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asylum seekers, detention

A holistic approach to rehabilitation for torture survivors

REUTERS/Yannis Behrakis

Torture, extreme violence and cruel treatment are some of the reasons people leave their countries to look for a better life. Too often, however, migrants and refugees also face human rights violations on their journey or at their destination. Experts estimate that around 90 percent of refugees who travel through North-Africa are torture survivors.

“Our experience shows that nine out of ten migrants arriving in Italy from sub-Saharan Africa have suffered torture and ill-treatment in their country of origin or along the migratory route,” said Alberto Baribieri, the general coordinator of Medici per i Diritti Umani (MEDU), in a UN Fund for Torture Victims brochure.

“Two-thirds of the 50,000 torture victims assisted by the UN Fund for Torture Victims [yearly] are migrants and refugees,” states the United Nations Human Rights Office of the Commissioner’s website. “Experts stress that migrants and refugees who have experienced torture must be identified and offered treatment as soon as possible upon their arrival in border areas and reception centres.”

Tripoli, Libya where many African refugees cross the sea trying to reach Europe. UNHCR

The Humanitarian Affairs Unit of the Future Worlds Centre offers multidisciplinary rehabilitation assistance to torture survivors who arrive in Cyprus.

“We provide the only specialised services available for torture survivors in Cyprus,” Director Corina Drousiotou said. “With limited resources and capacities, we strive to fill a gap in the system.”

Rehabilitation is a crucial step towards integration. Many survivors, however, remain unidentified, Drousiotou said.

“Receiving treatment is essential in order to prepare for the examination of the asylum application as well as adapt to the community,” she said. “Unfortunately, systematic identification is lacking in Cyprus and as a result many survivors do not receive any treatment.”

The identification and protection of survivors is mandatory by law.

“Beneficiaries of the Unit are mostly refugees and asylum seekers who by law should firstly be identified as possible survivors,” Drousiotou said. “They should have the soonest possible access to rehabilitation services as well as special reception conditions and procedures throughout the examination of their asylum applications.”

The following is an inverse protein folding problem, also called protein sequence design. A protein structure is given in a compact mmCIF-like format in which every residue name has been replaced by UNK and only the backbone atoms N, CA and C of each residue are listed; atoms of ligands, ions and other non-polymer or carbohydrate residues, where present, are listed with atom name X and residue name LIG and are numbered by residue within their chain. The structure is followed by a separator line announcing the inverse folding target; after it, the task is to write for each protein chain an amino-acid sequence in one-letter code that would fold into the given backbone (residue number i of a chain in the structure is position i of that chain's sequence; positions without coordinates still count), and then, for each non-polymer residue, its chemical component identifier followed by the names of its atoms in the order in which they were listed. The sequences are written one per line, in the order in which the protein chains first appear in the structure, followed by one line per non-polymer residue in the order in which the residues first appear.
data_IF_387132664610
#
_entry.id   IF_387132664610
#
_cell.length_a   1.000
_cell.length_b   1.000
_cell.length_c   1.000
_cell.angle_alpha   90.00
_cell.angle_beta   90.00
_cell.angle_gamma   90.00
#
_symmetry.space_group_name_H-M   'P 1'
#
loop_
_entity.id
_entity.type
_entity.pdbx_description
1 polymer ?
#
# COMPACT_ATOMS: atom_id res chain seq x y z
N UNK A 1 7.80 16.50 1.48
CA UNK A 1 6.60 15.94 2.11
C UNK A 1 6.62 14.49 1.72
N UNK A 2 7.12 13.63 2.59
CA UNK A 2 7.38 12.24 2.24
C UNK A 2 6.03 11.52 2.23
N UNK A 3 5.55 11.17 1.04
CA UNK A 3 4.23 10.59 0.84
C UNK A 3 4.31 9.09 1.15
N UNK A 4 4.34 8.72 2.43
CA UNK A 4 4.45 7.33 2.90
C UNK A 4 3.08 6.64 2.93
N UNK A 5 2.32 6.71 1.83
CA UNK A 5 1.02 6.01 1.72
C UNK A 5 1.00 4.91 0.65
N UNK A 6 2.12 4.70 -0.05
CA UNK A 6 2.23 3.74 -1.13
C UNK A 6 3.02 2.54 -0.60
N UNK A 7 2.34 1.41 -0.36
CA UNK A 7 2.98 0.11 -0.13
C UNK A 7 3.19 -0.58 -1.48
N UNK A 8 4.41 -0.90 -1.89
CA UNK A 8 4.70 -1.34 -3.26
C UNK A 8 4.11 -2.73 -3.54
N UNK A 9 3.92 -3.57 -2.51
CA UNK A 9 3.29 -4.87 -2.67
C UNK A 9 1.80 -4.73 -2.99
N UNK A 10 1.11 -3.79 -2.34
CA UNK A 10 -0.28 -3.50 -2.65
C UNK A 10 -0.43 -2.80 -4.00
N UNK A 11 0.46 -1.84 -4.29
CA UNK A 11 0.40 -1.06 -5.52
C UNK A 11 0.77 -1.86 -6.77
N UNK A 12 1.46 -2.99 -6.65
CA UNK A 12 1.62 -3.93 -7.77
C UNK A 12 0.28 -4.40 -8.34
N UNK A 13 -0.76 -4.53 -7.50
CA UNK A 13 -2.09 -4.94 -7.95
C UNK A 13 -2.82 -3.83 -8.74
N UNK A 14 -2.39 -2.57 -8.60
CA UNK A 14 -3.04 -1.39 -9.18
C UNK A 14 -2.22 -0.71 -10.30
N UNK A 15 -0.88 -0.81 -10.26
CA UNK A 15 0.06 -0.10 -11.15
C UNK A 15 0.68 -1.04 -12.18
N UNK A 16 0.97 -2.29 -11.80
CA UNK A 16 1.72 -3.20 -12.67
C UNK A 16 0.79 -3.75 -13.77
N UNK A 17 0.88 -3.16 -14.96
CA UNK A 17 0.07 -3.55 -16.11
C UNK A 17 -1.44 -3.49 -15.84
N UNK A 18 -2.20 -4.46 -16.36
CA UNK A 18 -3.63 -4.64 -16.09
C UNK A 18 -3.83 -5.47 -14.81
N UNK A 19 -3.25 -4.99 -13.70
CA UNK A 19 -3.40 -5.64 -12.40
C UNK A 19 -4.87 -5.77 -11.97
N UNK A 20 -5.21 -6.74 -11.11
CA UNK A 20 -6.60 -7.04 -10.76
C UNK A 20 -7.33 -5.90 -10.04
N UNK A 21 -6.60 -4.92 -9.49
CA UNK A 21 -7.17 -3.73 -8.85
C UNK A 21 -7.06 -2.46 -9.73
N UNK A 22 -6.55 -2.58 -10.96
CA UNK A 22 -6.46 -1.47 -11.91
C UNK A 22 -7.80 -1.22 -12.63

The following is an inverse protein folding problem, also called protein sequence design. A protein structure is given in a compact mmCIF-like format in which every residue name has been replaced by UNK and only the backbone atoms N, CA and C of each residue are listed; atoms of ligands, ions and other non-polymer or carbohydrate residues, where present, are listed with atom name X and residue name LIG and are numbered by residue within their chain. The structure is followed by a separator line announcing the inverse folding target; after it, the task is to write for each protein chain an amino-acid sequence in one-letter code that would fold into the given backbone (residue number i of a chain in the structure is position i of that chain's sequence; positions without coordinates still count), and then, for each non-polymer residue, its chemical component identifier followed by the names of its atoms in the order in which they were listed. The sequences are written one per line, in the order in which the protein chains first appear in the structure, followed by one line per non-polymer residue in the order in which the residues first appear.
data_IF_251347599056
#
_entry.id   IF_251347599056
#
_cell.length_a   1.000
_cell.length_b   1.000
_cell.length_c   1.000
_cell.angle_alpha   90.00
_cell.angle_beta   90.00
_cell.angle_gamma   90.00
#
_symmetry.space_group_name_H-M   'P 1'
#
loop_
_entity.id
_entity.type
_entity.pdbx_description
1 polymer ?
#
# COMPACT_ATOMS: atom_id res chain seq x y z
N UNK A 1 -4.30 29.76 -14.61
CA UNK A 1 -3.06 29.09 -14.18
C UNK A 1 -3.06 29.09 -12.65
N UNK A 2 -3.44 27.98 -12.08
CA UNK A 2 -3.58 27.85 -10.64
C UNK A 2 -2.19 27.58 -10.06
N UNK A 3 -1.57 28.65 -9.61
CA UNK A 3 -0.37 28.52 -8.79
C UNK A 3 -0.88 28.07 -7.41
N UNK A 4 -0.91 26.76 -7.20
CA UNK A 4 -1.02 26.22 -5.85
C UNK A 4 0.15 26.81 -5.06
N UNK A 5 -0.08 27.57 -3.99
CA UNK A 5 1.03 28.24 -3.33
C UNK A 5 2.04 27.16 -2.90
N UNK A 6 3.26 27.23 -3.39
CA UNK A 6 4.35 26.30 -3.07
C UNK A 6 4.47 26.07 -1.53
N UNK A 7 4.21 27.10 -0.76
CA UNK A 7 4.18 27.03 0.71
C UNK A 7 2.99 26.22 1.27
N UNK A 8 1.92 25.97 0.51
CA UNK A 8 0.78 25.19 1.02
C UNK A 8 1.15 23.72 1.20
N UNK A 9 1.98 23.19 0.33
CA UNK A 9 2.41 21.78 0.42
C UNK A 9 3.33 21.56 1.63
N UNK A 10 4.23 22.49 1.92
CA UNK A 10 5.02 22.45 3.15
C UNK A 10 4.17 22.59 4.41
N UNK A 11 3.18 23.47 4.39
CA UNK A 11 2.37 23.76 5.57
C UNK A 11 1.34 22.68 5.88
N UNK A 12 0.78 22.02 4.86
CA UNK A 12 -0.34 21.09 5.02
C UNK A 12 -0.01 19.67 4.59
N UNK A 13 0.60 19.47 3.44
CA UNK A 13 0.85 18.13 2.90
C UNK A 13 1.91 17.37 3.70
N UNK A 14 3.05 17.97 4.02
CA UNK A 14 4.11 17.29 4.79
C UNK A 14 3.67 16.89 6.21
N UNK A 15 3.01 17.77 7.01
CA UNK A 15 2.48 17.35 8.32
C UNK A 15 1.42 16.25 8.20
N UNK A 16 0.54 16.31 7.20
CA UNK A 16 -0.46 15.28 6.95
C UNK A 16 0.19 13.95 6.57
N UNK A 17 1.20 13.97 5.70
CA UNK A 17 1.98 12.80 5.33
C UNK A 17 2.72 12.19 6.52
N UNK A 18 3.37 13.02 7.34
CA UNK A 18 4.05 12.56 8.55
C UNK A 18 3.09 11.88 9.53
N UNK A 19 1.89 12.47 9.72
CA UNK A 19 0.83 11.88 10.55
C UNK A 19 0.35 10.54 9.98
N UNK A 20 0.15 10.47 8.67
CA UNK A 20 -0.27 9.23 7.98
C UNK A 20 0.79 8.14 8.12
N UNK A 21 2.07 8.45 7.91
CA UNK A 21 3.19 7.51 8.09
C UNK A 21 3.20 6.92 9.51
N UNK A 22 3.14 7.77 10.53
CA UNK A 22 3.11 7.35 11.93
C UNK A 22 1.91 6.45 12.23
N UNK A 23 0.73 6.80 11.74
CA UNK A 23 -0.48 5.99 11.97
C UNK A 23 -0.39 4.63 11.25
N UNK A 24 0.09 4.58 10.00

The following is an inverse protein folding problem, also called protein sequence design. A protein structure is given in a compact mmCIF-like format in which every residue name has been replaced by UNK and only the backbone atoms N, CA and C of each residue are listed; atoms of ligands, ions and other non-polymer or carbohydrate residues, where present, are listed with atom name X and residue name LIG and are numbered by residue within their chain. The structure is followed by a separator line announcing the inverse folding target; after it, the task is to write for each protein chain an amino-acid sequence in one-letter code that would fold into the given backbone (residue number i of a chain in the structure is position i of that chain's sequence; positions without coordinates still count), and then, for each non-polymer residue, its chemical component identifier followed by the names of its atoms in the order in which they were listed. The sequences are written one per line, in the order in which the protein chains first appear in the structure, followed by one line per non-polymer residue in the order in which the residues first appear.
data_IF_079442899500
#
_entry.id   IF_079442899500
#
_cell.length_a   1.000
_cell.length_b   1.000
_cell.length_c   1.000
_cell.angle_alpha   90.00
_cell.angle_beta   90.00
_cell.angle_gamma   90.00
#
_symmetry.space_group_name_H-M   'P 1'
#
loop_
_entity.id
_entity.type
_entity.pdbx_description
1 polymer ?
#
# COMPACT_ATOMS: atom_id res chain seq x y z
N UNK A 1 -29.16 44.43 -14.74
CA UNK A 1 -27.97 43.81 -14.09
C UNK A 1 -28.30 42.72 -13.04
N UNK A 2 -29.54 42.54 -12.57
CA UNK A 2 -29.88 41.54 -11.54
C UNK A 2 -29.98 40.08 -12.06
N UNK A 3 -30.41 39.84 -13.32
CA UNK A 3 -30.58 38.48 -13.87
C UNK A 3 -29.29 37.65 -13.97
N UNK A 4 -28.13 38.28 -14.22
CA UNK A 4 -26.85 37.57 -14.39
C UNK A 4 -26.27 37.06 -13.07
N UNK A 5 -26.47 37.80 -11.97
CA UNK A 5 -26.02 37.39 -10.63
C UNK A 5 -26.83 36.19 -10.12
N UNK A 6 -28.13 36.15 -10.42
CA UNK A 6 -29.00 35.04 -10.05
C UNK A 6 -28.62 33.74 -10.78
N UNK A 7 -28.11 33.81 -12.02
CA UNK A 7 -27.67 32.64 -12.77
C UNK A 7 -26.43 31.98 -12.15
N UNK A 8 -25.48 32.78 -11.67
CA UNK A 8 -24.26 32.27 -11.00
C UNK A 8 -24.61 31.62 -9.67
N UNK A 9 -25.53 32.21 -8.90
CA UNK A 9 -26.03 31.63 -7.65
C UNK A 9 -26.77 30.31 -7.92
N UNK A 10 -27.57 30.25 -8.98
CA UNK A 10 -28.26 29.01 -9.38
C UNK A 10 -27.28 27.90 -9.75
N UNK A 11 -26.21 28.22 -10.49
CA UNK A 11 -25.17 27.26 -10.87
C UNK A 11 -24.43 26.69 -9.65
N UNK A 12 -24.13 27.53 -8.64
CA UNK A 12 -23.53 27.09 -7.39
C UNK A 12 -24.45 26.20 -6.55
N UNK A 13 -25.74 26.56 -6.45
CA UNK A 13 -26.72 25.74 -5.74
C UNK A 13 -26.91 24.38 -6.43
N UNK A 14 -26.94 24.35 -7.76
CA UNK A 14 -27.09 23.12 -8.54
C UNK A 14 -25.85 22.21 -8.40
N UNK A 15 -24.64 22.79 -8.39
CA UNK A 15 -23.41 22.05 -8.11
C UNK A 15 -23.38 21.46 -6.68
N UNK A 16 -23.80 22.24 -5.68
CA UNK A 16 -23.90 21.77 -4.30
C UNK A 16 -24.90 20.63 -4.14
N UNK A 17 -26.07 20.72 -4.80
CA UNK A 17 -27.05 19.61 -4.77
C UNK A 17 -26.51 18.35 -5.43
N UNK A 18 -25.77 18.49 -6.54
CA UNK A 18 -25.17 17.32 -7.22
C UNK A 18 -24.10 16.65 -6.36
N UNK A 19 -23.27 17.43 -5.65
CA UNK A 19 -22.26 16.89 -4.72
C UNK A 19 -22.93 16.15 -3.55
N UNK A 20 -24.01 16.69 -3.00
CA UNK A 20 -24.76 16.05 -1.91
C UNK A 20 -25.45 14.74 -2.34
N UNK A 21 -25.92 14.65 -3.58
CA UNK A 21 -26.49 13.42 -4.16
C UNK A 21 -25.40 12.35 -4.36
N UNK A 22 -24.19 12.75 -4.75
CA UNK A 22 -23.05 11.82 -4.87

The legal division of the Unit overlooks those special procedures, said the Unit’s legal advisor Mary Zalokosta.

“Procedural guarantees are in place for certain vulnerable people like torture survivors,” she said. “For example, involved actors like asylum examiners must be trained for vulnerable people so we might accompany the client to make sure this is the case.”

To make sure that torture survivors receive the appropriate procedural guarantees, the Unit’s legal team works together with its social workers.

“We work together with the social workers to observe that the guarantees are met,” Zalokosta said. “Sometimes we see that there is a deficiency and sometimes the social worker notifies it to us.”

In all parts of the asylum process, authorities are legally obliged to consider the specific needs of the asylum seeker.

“If necessary, we might intervene when authorities act in a manner that contravenes their legal duty to take into account and address the procedural needs of people throughout the asylum process,” Zalokosta said. “For example, say that a client wants, for a specific reason that is related to his or her personal circumstances, a female officer or a female translator and the authorities do not provide for this.”

Together, the Unit’s legal advisors, social workers and psychologist can offer well-rounded rehabilitative assistance for torture survivors.